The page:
Monday, July 24, 2006

Scruples in WW II

Christopher Hitchens has an excellent article in the Weekly Standard on Allied terror bombing. Dresden gave everyone the shivers, but Hitchens points out that there were, despite the enormity of the event, ambivalent feelings toward the strategy, as there are today about Hiroshima.

It's instructive to review the thoughts expressed at the time in light of current events.

7/24/2006 9:55 PM

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3 Comments:

At Tuesday, July 25, 2006 9:40:00 AM, Blogger mal said...

excellent post. It questions the whole value of Terror as a weapon. It speaks well that we have the moral courage to question whether it was appropriate.

I have no more problem with the concept of Fire Bombing than I do with Nuclear war (neither is desireable). I do have a problem if it is done for no purpose beyond terrorizing a population.

Most if not all conflicts have barbarians on both sides

 
At Tuesday, July 25, 2006 10:34:00 AM, Blogger jj mollo said...

So true. I am a supporter of Israel, but brutality is not unknown in the IDF. Hezbollah is monstrous and insane, but I don't think Israel is going about it right. I hope their strategy has some long term payoff to justify the suffering. I'm getting bad vibes from what I read.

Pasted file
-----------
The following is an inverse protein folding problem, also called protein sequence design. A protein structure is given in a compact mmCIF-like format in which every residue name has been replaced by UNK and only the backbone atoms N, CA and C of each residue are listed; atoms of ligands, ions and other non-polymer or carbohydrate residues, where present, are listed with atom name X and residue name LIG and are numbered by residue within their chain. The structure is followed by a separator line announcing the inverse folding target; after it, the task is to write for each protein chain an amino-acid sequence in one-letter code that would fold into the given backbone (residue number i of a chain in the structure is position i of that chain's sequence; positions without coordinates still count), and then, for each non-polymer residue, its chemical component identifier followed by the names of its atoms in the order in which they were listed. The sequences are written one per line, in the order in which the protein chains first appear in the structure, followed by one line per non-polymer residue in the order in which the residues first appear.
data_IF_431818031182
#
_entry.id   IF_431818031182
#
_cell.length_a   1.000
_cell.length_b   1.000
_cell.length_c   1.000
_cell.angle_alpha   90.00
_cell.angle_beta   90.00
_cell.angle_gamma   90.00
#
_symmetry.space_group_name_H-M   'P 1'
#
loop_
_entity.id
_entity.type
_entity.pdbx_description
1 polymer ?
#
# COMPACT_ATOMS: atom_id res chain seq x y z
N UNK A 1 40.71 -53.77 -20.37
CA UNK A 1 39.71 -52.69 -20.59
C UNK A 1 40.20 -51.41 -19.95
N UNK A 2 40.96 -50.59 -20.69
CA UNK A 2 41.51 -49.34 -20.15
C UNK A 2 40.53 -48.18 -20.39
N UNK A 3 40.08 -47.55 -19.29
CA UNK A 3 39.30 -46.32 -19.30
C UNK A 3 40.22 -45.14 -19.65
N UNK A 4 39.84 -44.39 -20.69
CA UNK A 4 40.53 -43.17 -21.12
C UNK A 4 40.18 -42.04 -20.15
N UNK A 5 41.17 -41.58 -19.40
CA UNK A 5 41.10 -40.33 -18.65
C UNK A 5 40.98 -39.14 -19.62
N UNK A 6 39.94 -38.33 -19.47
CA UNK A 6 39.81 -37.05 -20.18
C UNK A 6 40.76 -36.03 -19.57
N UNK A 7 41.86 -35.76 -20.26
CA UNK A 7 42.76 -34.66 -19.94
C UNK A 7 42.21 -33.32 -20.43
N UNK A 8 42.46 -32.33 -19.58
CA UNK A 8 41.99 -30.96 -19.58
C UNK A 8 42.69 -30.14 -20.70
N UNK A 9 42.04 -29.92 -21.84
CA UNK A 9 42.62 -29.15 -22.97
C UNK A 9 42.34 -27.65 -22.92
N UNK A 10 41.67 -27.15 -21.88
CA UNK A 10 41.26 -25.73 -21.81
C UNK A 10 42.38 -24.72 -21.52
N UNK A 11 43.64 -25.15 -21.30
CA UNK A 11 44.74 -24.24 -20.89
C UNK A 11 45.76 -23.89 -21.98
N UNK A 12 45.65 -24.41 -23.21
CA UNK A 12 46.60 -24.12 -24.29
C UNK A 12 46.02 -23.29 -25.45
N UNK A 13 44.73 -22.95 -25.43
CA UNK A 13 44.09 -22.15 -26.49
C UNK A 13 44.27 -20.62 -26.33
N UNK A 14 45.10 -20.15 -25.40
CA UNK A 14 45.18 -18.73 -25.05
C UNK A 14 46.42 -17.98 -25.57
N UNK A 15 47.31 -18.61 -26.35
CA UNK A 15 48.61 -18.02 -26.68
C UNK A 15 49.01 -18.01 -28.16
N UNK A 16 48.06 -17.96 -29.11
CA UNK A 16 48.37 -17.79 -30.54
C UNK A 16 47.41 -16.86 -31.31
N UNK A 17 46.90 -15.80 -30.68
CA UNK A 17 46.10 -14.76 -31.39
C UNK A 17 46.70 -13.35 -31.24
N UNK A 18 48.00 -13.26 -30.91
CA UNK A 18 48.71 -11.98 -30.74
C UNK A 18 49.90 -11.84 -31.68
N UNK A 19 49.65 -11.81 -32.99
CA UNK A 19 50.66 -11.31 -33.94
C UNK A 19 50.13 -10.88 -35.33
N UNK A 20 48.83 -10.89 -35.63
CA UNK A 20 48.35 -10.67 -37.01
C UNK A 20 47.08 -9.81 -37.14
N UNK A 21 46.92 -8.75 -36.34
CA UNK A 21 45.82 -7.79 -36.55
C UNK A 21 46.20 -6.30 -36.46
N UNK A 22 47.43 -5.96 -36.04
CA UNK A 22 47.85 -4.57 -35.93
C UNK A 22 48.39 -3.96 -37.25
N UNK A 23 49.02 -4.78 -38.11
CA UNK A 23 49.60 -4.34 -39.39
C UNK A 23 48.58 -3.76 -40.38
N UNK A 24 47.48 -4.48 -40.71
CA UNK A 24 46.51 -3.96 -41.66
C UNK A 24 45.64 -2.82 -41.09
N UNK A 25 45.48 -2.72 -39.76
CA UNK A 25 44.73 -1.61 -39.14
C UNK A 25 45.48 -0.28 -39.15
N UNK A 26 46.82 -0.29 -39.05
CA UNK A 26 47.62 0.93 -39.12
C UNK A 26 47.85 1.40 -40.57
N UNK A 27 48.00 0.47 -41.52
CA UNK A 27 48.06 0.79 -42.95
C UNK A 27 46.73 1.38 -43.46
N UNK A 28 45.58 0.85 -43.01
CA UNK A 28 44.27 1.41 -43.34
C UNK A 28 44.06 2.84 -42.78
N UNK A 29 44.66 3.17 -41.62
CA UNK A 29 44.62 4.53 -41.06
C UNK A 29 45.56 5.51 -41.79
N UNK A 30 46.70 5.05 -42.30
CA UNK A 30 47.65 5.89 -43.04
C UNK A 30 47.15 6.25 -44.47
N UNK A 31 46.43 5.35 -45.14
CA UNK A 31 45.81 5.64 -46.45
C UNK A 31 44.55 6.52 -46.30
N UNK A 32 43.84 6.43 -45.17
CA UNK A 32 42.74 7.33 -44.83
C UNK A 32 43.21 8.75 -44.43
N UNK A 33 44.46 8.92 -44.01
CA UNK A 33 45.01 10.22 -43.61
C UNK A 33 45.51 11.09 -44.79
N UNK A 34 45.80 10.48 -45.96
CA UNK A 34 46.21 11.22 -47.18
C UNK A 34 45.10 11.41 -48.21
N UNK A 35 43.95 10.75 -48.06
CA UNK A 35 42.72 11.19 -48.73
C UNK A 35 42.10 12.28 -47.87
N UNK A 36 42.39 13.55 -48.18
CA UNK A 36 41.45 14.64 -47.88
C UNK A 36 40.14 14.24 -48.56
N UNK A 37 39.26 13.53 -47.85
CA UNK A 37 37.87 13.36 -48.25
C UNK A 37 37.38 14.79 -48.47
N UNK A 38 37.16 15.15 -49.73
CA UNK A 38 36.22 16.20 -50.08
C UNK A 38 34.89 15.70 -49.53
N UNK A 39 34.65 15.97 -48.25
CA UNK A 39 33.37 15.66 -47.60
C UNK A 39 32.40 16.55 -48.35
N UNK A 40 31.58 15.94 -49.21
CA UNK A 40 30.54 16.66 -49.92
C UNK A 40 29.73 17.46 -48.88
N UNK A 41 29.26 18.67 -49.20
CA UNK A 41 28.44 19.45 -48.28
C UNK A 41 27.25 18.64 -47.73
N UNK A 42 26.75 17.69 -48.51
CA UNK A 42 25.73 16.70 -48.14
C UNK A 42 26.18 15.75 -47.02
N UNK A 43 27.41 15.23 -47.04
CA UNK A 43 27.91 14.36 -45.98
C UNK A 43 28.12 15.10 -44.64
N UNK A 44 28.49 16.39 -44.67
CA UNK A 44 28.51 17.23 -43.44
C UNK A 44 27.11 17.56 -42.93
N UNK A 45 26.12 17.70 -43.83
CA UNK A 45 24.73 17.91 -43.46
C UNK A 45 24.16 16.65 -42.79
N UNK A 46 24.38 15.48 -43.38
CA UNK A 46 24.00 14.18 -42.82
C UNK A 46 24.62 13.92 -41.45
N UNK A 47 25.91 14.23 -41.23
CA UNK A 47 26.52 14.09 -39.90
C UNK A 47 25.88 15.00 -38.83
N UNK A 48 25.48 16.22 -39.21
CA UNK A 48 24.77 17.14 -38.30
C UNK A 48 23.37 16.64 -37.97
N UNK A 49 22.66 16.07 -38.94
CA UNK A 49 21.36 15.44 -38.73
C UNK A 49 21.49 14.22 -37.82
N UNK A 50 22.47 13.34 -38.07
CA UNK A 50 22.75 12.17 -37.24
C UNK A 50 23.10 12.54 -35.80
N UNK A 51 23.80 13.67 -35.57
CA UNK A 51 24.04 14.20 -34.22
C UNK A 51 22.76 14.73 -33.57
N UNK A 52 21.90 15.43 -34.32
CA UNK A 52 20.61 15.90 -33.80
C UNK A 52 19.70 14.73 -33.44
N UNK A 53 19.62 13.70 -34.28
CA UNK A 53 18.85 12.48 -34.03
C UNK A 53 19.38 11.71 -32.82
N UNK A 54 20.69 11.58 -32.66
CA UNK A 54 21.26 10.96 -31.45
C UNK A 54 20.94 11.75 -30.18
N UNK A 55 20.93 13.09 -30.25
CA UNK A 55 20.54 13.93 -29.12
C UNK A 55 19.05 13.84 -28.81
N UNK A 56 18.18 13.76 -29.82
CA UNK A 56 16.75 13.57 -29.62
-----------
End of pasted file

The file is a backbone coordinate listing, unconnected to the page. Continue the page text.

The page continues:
At Tuesday, July 25, 2006 9:50:00 PM, Blogger Steve said...

"Do unto others before they do unto you" sounds about right to me, unfortunately.

Too bad we can't seem to apply that logic to other clear and present dangers, like overpopulation and its many consequences.

I'm surprised to see that he's never read or heard a justification for the destruction of Nagasaki. Maybe I should re-read his piece. My impression is that a demonstration would probably have been ineffective, and it would have left only one bomb. Who knows? No justification, though? I think he must mean something different from what I read.

I don't know about second guessing the people who were there. If, heaven forbid, conventional war breaks out and involves us, I'm all in favor of utter, heartless ruthlessness. Bloody-mindedness, as Scheuer called in in Imperial Hubris.

 

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